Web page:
Efforts to balance, however, sometimes incur unforeseen risk. The unclassified nature of modern U.S. National Security Strategies, according to a report published by the U.S. Army War College, has led to the NSS becoming increasingly “divorced from meaningful strategic planning.” Strategies with unlimited audiences then become strategies with unlimited ends, tipping the balance of the three legs of strategy (ends, ways, and means) towards an unbalanced, unsustainable state.
Balancing Act 3: Ends, Ways, Means. As much as strategists tend to deflect from using the ends, ways, means paradigm, it persists as an effective method to manage risk. The metaphor of strategy as a three-legged stool originated with Art Lykke. In his metaphor, each leg of the stool represents ends, ways, and means respectively. Indeed, a strategy with lofty goals that does not include the right capabilities or methods to achieve its objectives is not a strategy; it’s a fantasy.
A clear example of the ends, ways, means mismatch occurred in 1993 when the U.S. military deployed forces to the East Coast of Africa to deliver humanitarian assistance to the people of Somalia. After the initial deployment of forces, the mission expanded to include the objective of capturing the warlord Mohamed Farrah Adid. President Clinton, however, reduced the number of troops in theater and refused to provide the force with additional firepower and protection requested by field commanders all while not adjusting the desired policy goals. The failure to balance, as Hal Brands states in his book, What Good Is Grand Strategy?, proved a classic case of an ends – means mismatch resulting in the eventual withdrawal of U.S. forces following the famous Blackhawk Down incident.
It is more often the case that political ends change as operations progress, as new information or events unfold. Balancing, as the Somalia case suggests means revisiting the ends and matching the ways and means to those ends. In some instances, the effort to balance necessitates rapid response, like supplementing forces and providing more equipment to achieve an end. In other cases, the situation is inherently precarious and rapid response risks rapid escalation. Strategic balance rarely occurs from complacence. Strategists eschew Lykke’s metaphor because they perceive the stool metaphor of balance as a state to be achieved. Rather, strategic balance is a dynamic to be perpetually and actively managed.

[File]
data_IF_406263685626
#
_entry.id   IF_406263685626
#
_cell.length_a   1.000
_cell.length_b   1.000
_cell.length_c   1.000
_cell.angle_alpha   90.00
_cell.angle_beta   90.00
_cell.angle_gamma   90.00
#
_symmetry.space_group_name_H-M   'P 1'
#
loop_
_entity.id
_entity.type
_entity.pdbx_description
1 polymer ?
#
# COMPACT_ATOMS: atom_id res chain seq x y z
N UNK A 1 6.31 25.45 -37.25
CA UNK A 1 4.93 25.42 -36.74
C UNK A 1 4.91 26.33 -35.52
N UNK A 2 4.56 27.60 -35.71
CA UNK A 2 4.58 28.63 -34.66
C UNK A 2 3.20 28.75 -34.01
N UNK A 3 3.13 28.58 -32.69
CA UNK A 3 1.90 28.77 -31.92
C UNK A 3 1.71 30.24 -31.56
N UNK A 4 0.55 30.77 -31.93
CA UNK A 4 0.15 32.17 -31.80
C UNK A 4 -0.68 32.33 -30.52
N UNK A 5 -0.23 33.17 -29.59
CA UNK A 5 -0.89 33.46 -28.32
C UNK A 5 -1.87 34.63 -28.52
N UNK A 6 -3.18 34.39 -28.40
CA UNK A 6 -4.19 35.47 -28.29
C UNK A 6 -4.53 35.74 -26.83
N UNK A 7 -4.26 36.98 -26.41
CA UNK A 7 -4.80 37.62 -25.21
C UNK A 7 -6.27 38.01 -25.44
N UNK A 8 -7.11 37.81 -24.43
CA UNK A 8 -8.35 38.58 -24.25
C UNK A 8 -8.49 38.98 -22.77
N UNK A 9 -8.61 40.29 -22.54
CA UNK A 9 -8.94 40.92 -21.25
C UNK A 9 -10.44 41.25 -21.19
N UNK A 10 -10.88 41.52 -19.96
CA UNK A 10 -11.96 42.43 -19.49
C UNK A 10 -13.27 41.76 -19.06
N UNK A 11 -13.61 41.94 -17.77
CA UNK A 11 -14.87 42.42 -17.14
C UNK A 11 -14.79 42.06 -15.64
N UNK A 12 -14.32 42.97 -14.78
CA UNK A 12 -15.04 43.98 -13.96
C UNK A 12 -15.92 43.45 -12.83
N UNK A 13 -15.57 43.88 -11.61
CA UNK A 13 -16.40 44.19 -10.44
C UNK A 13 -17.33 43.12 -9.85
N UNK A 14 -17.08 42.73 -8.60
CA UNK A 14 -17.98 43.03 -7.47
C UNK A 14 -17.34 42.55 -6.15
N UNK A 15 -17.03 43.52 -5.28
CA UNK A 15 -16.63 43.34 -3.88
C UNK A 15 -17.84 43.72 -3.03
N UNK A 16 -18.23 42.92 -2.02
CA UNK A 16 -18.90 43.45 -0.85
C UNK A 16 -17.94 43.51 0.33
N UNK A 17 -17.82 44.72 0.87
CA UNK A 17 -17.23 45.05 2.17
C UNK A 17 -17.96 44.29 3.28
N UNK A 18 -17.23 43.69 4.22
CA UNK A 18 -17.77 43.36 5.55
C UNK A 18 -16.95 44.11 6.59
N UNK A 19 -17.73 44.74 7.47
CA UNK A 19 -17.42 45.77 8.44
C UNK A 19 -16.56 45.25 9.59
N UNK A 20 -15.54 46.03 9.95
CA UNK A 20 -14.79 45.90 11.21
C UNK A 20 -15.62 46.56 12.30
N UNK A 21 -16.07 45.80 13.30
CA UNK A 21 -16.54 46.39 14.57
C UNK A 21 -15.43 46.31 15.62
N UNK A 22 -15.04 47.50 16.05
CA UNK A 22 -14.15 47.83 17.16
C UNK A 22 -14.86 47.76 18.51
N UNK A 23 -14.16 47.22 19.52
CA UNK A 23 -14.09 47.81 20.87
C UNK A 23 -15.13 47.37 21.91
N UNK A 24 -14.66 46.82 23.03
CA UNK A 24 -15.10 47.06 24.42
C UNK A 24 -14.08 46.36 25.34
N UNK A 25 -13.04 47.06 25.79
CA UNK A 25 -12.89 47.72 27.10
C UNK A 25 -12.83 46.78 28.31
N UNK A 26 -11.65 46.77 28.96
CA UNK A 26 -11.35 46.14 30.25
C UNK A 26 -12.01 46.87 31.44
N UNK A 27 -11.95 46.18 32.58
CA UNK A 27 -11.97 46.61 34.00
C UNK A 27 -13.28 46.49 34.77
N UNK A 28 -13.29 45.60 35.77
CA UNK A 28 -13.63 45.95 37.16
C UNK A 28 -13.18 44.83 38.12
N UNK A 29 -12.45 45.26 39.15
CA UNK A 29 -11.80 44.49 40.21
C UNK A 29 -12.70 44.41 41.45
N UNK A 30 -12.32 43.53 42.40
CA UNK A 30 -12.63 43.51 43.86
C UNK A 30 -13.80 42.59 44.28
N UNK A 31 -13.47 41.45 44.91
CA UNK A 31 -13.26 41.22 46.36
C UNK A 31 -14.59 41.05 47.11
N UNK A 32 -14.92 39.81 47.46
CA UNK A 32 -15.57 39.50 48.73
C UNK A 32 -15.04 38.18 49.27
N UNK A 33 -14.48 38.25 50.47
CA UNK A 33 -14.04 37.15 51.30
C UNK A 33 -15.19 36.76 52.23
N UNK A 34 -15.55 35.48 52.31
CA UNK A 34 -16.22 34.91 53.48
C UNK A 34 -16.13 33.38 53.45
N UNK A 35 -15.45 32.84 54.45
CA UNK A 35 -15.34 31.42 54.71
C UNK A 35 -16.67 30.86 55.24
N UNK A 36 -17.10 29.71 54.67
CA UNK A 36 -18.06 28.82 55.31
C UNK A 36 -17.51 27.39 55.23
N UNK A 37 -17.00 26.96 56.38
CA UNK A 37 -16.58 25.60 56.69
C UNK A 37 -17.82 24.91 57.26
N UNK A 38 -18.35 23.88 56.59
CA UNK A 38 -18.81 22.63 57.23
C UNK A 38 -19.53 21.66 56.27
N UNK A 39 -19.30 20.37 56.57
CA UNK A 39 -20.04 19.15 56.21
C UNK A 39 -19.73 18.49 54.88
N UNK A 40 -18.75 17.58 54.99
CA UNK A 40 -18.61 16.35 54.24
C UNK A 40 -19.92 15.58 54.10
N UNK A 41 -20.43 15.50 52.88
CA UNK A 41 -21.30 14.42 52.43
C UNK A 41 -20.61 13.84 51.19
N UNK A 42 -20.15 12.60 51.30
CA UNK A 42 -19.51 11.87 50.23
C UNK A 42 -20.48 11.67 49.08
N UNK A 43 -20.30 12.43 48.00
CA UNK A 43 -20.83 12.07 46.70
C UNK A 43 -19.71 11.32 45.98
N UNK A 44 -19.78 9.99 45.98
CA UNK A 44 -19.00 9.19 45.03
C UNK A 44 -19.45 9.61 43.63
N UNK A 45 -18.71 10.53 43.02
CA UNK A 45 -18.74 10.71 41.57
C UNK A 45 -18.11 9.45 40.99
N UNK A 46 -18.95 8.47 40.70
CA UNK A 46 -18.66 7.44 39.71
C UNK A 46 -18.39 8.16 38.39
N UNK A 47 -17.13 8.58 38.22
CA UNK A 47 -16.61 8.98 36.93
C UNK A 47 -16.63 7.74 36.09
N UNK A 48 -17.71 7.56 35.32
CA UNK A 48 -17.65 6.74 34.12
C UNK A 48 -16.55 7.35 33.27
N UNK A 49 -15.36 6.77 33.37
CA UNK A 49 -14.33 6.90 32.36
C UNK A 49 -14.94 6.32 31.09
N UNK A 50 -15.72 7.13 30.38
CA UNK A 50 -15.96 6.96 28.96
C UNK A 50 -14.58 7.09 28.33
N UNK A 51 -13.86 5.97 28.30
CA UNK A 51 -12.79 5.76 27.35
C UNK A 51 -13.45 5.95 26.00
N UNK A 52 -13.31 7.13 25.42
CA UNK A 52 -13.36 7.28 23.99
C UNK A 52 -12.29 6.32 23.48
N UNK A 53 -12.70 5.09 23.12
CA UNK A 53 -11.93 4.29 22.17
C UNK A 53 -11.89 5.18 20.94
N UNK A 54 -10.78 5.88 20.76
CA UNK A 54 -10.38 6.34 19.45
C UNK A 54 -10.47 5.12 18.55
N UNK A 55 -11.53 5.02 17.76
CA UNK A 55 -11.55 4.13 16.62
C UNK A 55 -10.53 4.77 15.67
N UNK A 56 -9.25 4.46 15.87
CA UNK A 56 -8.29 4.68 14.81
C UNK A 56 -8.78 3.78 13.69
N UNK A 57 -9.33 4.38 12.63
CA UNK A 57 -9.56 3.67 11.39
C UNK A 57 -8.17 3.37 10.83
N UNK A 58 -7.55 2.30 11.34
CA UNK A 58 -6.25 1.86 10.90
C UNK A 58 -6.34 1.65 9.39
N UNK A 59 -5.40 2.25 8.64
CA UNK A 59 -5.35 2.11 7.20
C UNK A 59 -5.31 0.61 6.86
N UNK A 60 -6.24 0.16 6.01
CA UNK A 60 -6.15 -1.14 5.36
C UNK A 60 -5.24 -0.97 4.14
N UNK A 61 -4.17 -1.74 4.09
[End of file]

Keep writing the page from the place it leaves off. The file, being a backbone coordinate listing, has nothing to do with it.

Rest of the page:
Balancing Act 4: DIME. Armies do not win or lose wars in and of themselves; nations do. In the execution of strategy at the national level, nations must apply all instruments of national power, diplomatic, informational, military, and economic to attain their objectives. Not every international dispute requires military intervention, nor can every crisis come to resolution through diplomacy. Strategy requires a careful balance of each element, often in tandem.
Perhaps a striking example of the DIME balance is the U.S. and ally strategy vis-à-vis the expanded Russian invasion of Ukraine in March of 2022. Diplomacy helped to bring a unified response from NATO, the EU, and other nations. Operating in tandem, the U.S. and allies were able to impose economic sanctions, exposure of Russian atrocities in the information environment, and to the provision of military assistance from high-tech weapons to the sharing of information and intelligence.
Balancing Act 5: Today and Tomorrow. A coherent strategy must balance the needs of the present versus the needs of the future. Policymakers continually decide what capabilities to invest in, and the investment often includes capabilities not ready for employment years and decades into the future. Failing to prepare militaries for the future portends a force that may not be ready to fight and win the nation’s next war. Inconveniently, the world does not stop while the military builds new systems, fields new weapons, and generates new concepts. The military must fight current conflicts, respond to ongoing natural disasters, and deter today’s adversaries. For the strategist, it’s not enough to see the future as Colin Grey advocates, rather one must anticipate what the future holds and prioritize accordingly.
Within the U.S. Military, the balance of today and tomorrow manifests as a tension between combatant commands and the services. While fighting two simultaneous wars in Iraq and Afghanistan, United States military was confronted with stark choices. Continue to field current capabilities to fight the current wars or invest in future technology. Secretary of Defense Robert Gates expressed frustrations with the U.S. military for not focusing on the current wars, exemplified by the failure to field Mine Resistant Ambush Protected vehicles (MRAPs). It took specific direction from Secretary Gates for the services to acquire capabilities for the current conflicts at the expense of future conflicts. Combatant Commands desire readiness for today, services prefer tomorrow’s capabilities. It was not until the U.S. military left Iraq in 2011 that U.S. defense priorities shifted once again to preparing for future wars and it is worth noting that the services have already identified that vehicles other than MRAPs will be required in large scale combat operations against the pacing and acute threats perceived in the NDS. Balancing the needs of the present against the needs of the future creates a strategist’s dilemma. It is not always clear how to balance or what needs balancing, and it is a difficult choice to sacrifice the known requirements of the present for a hypothetical need in the unknown future. As former Yankee catcher Yogi Berra once observed, “It’s tough to make predictions, especially about the future.”